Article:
The United States of America is the only country that has provided an obvious provision concerning inventions relating to outer space.
A multilateral agreement concerning the International space station was signed by Canada, the ESA, Japan, Russia, and the United States in 1998 which provides explicit provisions for the protection of IPR.
Article 21 of this Inter-governmental Agreement talks about the intellectual property rights of the space station and mainly focuses on patent protection. The International Space Station is divided into modules, or elements, each of which is under the jurisdiction and control of a participating nation. Each module is the territory of the State to which the module is registered for purposes of intellectual property law.
Though acknowledging the intellectual property concerning the exploration of outer space is important, it is also necessary to check whether these rights conflict with the fundamental principles in terms of accessing the knowledge derived from the space activities and the freedom of exploration and use of outer space. Globalization of space activities is another reason for the increasing importance of intellectual property rights protection in space.
Since outer space is not under national entitlement, it will be difficult to apply national laws to activities carried out in outer space. The territorial IPR law has to be transponsed into outer space in order to manage this. The current approach will be sufficient for now, however, it will be ideal to look for alternative solutions as the outer space activities are increasing widely.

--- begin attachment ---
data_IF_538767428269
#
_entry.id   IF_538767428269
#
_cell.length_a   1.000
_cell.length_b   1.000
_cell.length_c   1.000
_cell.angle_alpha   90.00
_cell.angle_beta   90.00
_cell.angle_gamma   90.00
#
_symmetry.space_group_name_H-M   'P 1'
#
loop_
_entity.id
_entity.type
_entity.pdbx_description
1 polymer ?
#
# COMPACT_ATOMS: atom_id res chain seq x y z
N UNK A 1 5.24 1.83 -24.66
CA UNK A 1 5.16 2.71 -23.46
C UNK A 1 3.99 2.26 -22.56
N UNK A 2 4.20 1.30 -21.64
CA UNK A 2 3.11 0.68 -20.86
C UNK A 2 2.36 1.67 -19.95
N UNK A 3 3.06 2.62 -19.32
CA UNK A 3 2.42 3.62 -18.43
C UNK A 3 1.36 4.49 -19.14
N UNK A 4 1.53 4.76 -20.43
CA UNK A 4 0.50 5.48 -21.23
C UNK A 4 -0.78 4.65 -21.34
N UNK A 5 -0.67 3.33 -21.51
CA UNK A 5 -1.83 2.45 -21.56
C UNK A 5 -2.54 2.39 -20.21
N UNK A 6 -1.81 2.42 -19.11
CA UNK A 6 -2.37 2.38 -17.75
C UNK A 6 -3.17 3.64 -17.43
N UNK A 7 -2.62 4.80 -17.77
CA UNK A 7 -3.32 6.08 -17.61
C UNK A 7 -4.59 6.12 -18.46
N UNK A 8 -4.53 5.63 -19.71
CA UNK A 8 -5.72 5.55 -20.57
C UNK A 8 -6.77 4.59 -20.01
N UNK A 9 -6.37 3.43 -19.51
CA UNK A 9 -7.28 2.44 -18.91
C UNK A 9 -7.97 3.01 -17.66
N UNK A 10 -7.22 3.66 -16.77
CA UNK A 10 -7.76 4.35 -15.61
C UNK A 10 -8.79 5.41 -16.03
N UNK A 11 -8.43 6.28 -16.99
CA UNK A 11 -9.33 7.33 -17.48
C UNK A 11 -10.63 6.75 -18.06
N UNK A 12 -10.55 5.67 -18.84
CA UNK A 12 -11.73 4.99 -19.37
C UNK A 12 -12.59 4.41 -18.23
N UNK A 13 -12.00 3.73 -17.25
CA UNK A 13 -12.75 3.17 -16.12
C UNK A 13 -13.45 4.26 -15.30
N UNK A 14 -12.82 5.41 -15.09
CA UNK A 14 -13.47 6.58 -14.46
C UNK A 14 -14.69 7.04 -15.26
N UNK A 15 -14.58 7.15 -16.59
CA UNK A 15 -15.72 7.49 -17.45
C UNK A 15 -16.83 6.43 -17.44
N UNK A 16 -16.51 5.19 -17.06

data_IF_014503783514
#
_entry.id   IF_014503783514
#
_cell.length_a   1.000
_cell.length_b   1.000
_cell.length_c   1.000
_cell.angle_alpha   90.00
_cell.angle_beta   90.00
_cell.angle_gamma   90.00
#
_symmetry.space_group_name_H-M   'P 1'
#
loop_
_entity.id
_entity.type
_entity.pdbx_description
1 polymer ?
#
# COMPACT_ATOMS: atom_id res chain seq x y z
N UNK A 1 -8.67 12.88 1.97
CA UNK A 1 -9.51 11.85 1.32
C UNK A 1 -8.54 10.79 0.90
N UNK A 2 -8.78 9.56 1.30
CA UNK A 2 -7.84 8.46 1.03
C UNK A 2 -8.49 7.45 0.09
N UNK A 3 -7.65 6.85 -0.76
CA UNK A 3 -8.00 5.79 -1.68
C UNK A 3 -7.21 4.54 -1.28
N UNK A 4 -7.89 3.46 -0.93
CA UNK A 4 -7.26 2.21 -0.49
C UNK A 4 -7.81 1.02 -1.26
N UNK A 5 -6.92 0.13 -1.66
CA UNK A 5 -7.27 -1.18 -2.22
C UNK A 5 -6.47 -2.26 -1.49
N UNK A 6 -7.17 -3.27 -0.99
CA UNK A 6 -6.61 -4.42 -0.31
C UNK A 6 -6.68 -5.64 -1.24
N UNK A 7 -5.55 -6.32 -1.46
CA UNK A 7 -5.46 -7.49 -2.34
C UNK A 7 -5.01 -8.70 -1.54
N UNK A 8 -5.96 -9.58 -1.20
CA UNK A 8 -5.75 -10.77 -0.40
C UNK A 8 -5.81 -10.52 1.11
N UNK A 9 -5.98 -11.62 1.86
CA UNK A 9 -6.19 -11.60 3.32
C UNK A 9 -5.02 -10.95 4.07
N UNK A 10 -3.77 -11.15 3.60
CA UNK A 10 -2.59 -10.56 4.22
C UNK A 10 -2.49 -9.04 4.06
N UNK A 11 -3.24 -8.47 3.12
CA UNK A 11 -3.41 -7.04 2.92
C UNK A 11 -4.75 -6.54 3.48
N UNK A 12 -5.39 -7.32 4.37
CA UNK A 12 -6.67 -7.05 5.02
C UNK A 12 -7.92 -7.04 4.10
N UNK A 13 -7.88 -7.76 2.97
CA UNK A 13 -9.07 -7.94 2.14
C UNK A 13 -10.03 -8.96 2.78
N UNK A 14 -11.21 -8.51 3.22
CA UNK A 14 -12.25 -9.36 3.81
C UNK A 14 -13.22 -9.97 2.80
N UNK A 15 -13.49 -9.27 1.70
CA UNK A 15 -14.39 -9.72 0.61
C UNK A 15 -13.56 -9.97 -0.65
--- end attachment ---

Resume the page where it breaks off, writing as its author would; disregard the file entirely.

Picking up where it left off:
There is a synchronized need for visionary countries such as India to develop a national law concerning the rights attached to inventions in outer space as well as an international convention that takes into consideration the future prospects.
The content of this article is intended to provide a general guide to the subject matter. Specialist advice should be sought about your specific circumstances.
The Space Station Agreements
Art. II, Treaty on Principles Governing the Activities of States in the Exploration and use of Outer Space, including the Moon and Other Celestial Bodies (1967), 18 UST 2410, 2413 (1969)
Anna Maria Balsano, Intellectual Property within Public International Research Organizations. The Example of European Space Agency, in Proceedings of the Thirty-Sixth Colloquium on the Law of Outer Space 3, 4 (1994)
Bernhard Schmidt-Tedd & Michael Gerhard, Registration of Space Objects: Which Are the Advantages for States Resulting from Registration, in Essential AIR & Space L. 126 (Marietta Benko & Kai-Uwe Schrogl eds., 2005)] at 126.
Bradford Lee Smith and Elisabetta Mazzoli, Problems and Realities in Applying the Provisions of the Outer Space Treaty to the Intellectual Property Issues, in Proceedings of the Fortieth Colloquium on the Law of Outer Space 169, 171 (1998).
Theodore U. Ro, Matthew J. Kleiman, Kurt G. Hammerle, “Patent Infringement in Outer Space in light of 35 U.S.C. § 105: Following the White Rabbit down the Rabbit Loophole”, 17 B.U.J. Sci. & Tech. L. 202 (2011).
Patents in Space Act, 35 U.S.C. § 105 (1990)
29 Fed. Cl. 197 (1993).
1998 Ust. Lexis 212
Discussion paper prepared by the International Bureau, MEETING OF CONSULTANTS ON INVENTIONS MADE OR USED IN OUTER SPACE, Geneva, March 6 and 7, 1997.
- Oosterlinck, The Intergovernmental Space Station Agreement and Intellectual Property Rights, 17 J. Space L. 23 1989.